Delta Tells the Economy, Not So Fast

 


The American economy has come a long way. It was only 18 months ago when the coronavirus pandemic struck in full force, igniting a devastating recession. But as the recent wave of infections and hospitalizations from the highly contagious Delta variant of the virus makes clear, the pandemic is not over. Nor is the economic fallout.

This is clear in the performance of the nation’s biggest cities, which were hit hardest by the pandemic. The healthcare system of New York City was overwhelmed early on as the virus ravaged its densely populated neighborhoods. To contain the virus, businesses were shut down, immediately idling one-fifth of workers in the city. Big cities that lost at least one-sixth of their jobs virtually overnight include Boston, Chicago, Detroit, Los Angeles, Miami, Philadelphia, and San Francisco.

These cities have worked hard to piece their economies back together, and early this year as the vaccines were rolled out there was much optimism that like the rest of the nation, they would recover quickly. In New York, Broadway’s lights are back on, restaurants and museums reopened, the Yankees played the Red Sox, and the city regained almost half the jobs it had lost. The mega-financial institutions, media companies, and consulting firms that employ tens of thousands of workers in the city prepared to welcome them back to their skyscraper office towers. For a few shining weeks, it seemed as if the nation’s big cities were going to make a fast comeback in early fall.

Unfortunately, that’s not going to happen. The highly contagious Delta variant came on quickly this summer and is doing substantial economic damage. It has dashed many employers’ plans to get workers back in the office. Instead of returning after Labor Day, businesses are now hoping for next month or the month after. Some are looking at early 2022. Many of the nation’s downtowns will remain eerily quiet, dashing hope for restaurants, retailers, and other small service businesses that cater to these commuters to hang on.

Tourists and business travelers who typically fill big-city hotel rooms and convention centers have suddenly turned more cautious, and fearful of getting sick. The number of people going through T.S.A. checkpoints had been steadily recovering but is waning again. Hotel and rental car bookings have slumped in recent weeks. Online restaurant bookings also are off. Google, which tracks people’s movements through their cellphones, says fewer of us are frequenting retail establishments and recreational activities.

Delta is causing even more havoc overseas, the havoc that reverberates hard on U.S. cities closely linked to the rest of the world. There won’t be many British, Brazilian or Chinese tourists until travel bans and quarantine restrictions are lifted, but that’s unlikely to happen anytime soon. Scrambled global supply chains are now even more scrambled, particularly in the emerging world, where most supply chains begin. This is causing shortages and surging prices. (China recently shut down a terminal at a major seaport over the discovery of the Delta variant among dock workers. The cost of shipping goods destined for New York City from Shanghai in anticipation of the Christmas buying season surged fourfold.)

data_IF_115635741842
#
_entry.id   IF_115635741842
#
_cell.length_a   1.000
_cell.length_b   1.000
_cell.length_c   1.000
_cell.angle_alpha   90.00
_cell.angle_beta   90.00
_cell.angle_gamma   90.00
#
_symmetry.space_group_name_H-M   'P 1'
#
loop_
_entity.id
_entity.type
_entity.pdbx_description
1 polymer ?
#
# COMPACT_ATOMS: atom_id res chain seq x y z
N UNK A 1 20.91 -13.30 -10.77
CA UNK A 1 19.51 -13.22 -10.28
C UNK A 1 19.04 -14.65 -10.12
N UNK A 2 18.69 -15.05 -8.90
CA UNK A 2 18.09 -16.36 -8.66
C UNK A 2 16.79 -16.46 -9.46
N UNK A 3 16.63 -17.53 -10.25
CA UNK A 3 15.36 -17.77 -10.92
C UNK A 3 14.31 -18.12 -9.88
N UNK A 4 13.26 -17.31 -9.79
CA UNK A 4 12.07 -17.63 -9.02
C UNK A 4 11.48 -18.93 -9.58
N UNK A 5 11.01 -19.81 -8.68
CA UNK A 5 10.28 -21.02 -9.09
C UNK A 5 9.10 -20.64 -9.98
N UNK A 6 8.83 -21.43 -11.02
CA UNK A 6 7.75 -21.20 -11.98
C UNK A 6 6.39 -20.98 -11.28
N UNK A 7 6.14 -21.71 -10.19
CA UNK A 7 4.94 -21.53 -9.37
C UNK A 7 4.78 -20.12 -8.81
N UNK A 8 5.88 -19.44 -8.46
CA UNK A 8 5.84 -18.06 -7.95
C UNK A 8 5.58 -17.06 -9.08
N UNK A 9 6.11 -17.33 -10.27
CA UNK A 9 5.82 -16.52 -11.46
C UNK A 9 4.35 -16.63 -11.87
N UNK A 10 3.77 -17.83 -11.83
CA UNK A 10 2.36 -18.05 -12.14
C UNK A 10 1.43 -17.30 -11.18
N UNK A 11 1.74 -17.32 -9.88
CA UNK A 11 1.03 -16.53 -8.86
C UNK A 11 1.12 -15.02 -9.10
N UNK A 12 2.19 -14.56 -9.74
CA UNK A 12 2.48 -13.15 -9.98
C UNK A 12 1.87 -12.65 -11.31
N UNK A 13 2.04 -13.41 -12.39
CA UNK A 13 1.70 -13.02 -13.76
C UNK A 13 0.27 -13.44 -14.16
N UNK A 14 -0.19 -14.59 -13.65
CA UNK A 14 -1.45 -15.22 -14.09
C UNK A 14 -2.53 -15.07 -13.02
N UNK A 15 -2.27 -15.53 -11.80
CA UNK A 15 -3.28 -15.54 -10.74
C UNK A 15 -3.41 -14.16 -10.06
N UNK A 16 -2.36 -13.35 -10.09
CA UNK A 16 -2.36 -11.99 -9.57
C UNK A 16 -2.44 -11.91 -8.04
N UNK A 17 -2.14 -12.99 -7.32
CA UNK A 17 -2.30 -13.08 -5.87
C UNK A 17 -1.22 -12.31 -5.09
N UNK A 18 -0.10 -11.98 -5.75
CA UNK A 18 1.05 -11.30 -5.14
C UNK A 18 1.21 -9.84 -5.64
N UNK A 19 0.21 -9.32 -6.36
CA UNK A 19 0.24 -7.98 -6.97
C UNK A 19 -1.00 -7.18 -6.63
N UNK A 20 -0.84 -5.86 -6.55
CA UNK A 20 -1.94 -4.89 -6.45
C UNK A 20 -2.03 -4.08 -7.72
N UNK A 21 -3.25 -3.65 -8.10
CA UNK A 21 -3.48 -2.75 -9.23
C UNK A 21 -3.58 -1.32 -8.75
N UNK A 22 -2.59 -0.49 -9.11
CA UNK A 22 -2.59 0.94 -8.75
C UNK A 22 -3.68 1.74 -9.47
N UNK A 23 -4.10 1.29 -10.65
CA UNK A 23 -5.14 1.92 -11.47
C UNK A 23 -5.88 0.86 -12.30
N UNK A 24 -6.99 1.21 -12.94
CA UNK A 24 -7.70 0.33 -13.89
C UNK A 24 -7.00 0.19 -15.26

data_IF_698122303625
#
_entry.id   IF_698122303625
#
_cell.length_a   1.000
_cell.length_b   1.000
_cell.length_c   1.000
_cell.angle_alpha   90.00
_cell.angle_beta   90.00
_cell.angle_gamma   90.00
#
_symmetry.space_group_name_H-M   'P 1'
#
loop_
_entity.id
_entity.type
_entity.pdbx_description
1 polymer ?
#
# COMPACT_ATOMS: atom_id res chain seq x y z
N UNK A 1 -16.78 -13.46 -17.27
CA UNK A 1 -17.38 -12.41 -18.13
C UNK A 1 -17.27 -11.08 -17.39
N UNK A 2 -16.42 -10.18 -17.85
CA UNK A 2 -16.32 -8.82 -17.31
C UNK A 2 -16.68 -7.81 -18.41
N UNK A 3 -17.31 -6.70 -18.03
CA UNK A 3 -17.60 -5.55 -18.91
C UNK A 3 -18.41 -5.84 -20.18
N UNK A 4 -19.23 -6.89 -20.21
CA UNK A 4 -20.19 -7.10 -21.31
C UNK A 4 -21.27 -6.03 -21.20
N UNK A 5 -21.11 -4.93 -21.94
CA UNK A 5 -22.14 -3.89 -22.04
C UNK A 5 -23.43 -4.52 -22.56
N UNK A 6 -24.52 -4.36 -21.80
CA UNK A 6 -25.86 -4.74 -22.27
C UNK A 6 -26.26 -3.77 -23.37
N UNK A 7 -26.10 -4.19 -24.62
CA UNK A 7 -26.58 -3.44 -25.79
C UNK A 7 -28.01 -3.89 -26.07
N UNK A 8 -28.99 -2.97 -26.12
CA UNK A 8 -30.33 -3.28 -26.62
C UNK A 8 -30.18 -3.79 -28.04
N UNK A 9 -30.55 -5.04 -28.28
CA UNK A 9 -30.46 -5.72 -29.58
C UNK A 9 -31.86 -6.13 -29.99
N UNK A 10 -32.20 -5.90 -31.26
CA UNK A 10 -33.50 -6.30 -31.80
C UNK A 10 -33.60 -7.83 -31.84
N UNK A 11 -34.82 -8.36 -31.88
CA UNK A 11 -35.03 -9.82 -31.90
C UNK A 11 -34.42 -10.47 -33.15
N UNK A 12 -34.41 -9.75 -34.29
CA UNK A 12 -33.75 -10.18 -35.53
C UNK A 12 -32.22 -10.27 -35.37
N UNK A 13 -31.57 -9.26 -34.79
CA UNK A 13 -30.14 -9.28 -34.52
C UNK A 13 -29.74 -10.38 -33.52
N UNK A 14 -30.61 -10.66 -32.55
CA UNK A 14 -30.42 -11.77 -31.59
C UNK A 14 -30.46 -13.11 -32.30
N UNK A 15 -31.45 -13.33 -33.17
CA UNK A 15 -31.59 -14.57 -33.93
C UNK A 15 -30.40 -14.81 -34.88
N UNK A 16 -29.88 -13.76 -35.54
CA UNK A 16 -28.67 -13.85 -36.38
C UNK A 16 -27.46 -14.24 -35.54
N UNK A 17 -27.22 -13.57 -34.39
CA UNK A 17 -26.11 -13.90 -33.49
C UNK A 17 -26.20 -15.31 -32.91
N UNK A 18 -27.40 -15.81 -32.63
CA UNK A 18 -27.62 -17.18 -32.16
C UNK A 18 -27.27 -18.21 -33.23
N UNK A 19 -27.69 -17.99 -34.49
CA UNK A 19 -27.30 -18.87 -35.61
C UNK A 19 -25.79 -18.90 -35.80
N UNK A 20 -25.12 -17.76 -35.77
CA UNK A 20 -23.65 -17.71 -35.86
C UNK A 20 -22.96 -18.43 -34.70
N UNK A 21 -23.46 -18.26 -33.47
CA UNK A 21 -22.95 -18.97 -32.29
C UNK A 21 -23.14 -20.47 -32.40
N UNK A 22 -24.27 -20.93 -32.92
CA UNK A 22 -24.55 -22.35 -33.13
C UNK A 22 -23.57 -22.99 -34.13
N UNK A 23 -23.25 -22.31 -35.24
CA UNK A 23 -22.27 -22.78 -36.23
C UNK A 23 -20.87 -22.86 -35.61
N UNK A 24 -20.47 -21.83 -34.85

Cities are also grappling with a dearth of foreign immigrants, who’ve been unable to make their way here during the pandemic. Without more immigration, businesses won’t come close to filling the record number of open job positions. Endemic labor shortages were businesses’ No. 1 problem before the pandemic. It is even more serious now as many baby boomers have stopped working. Until the pandemic winds down and immigration of both skilled and unskilled workers revives, businesses, especially in big cities, will be unable to get the help they need.

Most economically pernicious for big cities is the “work from anywhere” phenomenon. The pandemic has ignited an exit of workers from urban areas. They’ve been empowered to work wherever they like. Over three-quarters of a million more people have left big cities than have moved to them since the pandemic hit, according to Moody’s Analytics calculations based on address changes on their credit files.

This is up threefold from a similar period just before the pandemic. New York City alone is responsible for over one-third of the increase in net outflows of people from urban areas to suburbs, exurbs, smaller cities, and rural areas. Los Angeles and the Bay Area of California aren’t far behind, followed by Chicago, Boston, Miami, Washington, Seattle, and Philadelphia.

Some white-collar workers will give up the work-from-anywhere lifestyle when office buildings welcome back workers in earnest, but for most, it is here to stay. Human resource departments will work out the niggling impediments. For example, if an employee moves from New York to Jacksonville, Fla., should she still be paid according to New York’s higher wage structure and higher cost of living or more in line with those of Florida? Employers and employees will, naturally, have different views on this, which will slow down how quickly these negotiations shake out. For many, the shorter commutes, cheaper housing and living costs, lower taxes, and easier-going lifestyle of many Southern and heartland states will be a huge draw.

The Delta variant is a reminder, if we needed one, that the pandemic is not over and that economic recovery is closely tethered to its ebbs and flows. It won’t be a straight line back to full strength for the economy, particularly for the nation’s biggest cities. They have some adjusting to do: finding ways to moderate real estate prices, rent, and other living costs and bringing down tax rates. Cities have faced daunting economic challenges in the past yet always come through. When they do, and only then, will our economy truly get its groove back?

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